DFWJIM From United States of America, joined Mar 2004, 39 posts, RR: 0 Posted (10 years 11 months 3 weeks 5 days 20 hours ago) and read 6877 times:
I have a question about the flight engineer positions on UPS' DC-8s and 727s and Fedex 727s. In a previous thread about Fedex 737s, someone mentioned that the Fedex flight engineers are not professional flight engineers but pilots who will eventually be promoted to first officers. I assume that flight engineers for UPS are in the same position.
Do the flight engineers for these two airlines take turns with the first officers in actually taking off, flying and landing the aircraft? If not how do they keep their flying skills current besides time in the simulator?
B747Skipper From , joined Dec 1969, posts, RR:
Reply 1, posted (10 years 11 months 3 weeks 5 days 19 hours ago) and read 6798 times:
Many F/Es with UPS and FedEx are not pilots. I do not know how their number compares to the F/Es that are actually pilots and waiting for an opening as first officer, by seniority as their company rules are.
Maintaining pilot proficiency when you are a F/E is rather difficult. The F/E is not legally permitted to occupy a pilot seat for takeoff, cruise or landing, if he is not qualified and current as such. A pilot trading seats with a F/E would have to meet same requirements to occupy the F/E station...
In the old days, airlines provided simulator practice for pilots who wanted to maintain proficiency, but cost saving measures have all but stopped that liberal attitude.
I have seen and heard extreme cases of pilots with some airlines, who were F/E for many years having completely lost their proficiency as pilot. For many it was their own fault. They continued to bid by choice a F/E position to bigger - better paying airplanes - rather than bidding a first officer position in more junior airplanes. Some pilots who were F/E for sometimes 10 or 15 years, were basically unable to be retrained to proficiency. They then did continue as F/E until the end of their careers. Regrettable.
NightFlyer From United States of America, joined Sep 2001, 95 posts, RR: 3
Reply 4, posted (10 years 11 months 3 weeks 5 days 16 hours ago) and read 6713 times:
FDXmech is correct, all the engineer's at FedEx are pilots. Some of them are over 60 guys that were former captains or first officers. As an S.O. it's up to you to maintain your currency if you choose. I was on the panel for two years before I upgraded to the right seat and I flew a little bit in a Cessna 152 for fun. Flying is like riding a bike so unless you are out of it for a really long time then it comes back to you pretty quick.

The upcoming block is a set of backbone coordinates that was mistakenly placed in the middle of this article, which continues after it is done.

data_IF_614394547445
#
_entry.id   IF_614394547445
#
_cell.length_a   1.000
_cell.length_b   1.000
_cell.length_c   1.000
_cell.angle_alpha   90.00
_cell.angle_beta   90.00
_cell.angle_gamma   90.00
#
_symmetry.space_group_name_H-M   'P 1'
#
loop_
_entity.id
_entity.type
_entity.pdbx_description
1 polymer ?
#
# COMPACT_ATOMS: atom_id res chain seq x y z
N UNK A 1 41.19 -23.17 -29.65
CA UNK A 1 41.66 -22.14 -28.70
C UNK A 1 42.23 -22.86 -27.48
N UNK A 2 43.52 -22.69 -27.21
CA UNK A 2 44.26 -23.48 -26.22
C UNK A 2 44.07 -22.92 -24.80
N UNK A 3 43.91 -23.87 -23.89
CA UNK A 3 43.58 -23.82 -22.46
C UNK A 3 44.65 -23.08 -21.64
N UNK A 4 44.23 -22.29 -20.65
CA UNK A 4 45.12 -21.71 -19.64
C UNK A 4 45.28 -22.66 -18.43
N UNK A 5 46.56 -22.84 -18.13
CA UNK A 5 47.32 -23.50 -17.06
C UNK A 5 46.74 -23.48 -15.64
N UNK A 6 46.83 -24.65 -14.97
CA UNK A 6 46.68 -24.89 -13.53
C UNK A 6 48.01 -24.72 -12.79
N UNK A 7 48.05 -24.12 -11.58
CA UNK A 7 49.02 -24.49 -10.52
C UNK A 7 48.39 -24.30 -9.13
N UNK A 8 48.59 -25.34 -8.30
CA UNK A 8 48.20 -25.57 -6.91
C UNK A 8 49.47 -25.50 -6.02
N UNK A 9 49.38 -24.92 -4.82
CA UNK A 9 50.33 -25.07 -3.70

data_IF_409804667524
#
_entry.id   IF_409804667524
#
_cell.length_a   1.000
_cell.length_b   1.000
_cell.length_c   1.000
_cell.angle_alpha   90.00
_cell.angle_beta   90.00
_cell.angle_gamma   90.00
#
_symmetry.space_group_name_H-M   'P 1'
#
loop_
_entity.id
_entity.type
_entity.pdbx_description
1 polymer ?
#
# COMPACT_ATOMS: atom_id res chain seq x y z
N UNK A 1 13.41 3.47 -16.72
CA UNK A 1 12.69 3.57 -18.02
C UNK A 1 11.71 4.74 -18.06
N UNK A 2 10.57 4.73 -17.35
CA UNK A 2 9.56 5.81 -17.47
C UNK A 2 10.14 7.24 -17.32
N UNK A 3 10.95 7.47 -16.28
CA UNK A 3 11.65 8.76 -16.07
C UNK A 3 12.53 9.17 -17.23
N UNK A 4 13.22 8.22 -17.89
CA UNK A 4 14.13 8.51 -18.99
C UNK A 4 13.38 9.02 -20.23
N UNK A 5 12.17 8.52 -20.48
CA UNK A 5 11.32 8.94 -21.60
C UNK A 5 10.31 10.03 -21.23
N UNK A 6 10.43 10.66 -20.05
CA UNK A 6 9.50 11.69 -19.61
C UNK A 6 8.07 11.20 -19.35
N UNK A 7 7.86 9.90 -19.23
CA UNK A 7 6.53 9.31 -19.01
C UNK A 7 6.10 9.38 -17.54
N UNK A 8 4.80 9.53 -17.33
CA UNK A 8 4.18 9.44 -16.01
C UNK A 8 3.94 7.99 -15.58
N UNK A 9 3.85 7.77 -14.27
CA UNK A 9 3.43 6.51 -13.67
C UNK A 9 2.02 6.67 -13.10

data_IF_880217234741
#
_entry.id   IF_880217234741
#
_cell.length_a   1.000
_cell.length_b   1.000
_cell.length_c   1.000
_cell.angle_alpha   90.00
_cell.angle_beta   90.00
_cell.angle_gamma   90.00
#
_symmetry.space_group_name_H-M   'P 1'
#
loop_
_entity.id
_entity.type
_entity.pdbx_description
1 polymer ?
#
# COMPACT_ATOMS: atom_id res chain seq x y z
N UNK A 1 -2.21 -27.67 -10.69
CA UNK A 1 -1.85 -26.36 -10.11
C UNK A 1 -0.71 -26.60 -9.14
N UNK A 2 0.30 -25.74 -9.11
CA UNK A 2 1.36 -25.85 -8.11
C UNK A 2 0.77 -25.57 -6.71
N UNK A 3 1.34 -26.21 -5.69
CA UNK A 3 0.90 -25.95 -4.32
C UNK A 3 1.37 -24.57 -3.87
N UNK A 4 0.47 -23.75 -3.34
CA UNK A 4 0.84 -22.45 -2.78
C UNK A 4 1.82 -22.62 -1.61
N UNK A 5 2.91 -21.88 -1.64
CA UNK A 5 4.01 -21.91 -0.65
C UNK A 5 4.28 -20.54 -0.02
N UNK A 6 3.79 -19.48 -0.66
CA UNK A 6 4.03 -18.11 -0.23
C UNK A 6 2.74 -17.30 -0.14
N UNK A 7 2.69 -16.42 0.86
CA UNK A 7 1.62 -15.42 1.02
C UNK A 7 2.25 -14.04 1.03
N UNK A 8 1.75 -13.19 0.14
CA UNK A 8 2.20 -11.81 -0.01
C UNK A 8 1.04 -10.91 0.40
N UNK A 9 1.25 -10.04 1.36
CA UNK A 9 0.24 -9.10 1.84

American 767 From United States of America, joined May 1999, 4158 posts, RR: 12
Reply 5, posted (10 years 11 months 3 weeks 3 days 18 hours ago) and read 6584 times:
AIRLINERS.NET CREW FORUM MODERATOR
There are F/E's at Fed Ex and UPS who are not pilots, but they have been flying the line for many years as flight engineers. When they joined the airlines they didn't have to have pilot ratings, they just needed the Professional Flight Engineer FAA license, but that is no longer true of course.
Now all F/E's are S/O's, they have to take the F/E written exam to be considered for an interview but they need to have at least Commercial, IFR, Multi, and CFI ratings, and like in every airline there is a minimum number of flight hours a pilot applicant must have. You can't apply today at Fed Ex or UPS if you just want to fly as flight engineer all your life, all young flight engineers are pilots. They fly as S/O and two years after their date of hire they can move to the first officer's seat when there is a vacancy.
Two years ago when American was retirering the last 727's, there were still professional F/E's flying on those, they were over 60 and they had up to 40 years of experience in various aircraft types including the Electra, DC-6, B707, B747 and DC-10.
There was once in Airways an article about flying the IL-86, which requires besides the two pilots a flight engineer and a navigator. The F/E had been flying in the engineer's station all his life in several russian models and the DC-10. If I remember well what I read in the article, that's the rule in Russia contrary to what it is today in the United States. When you start as F/E you do that all your life.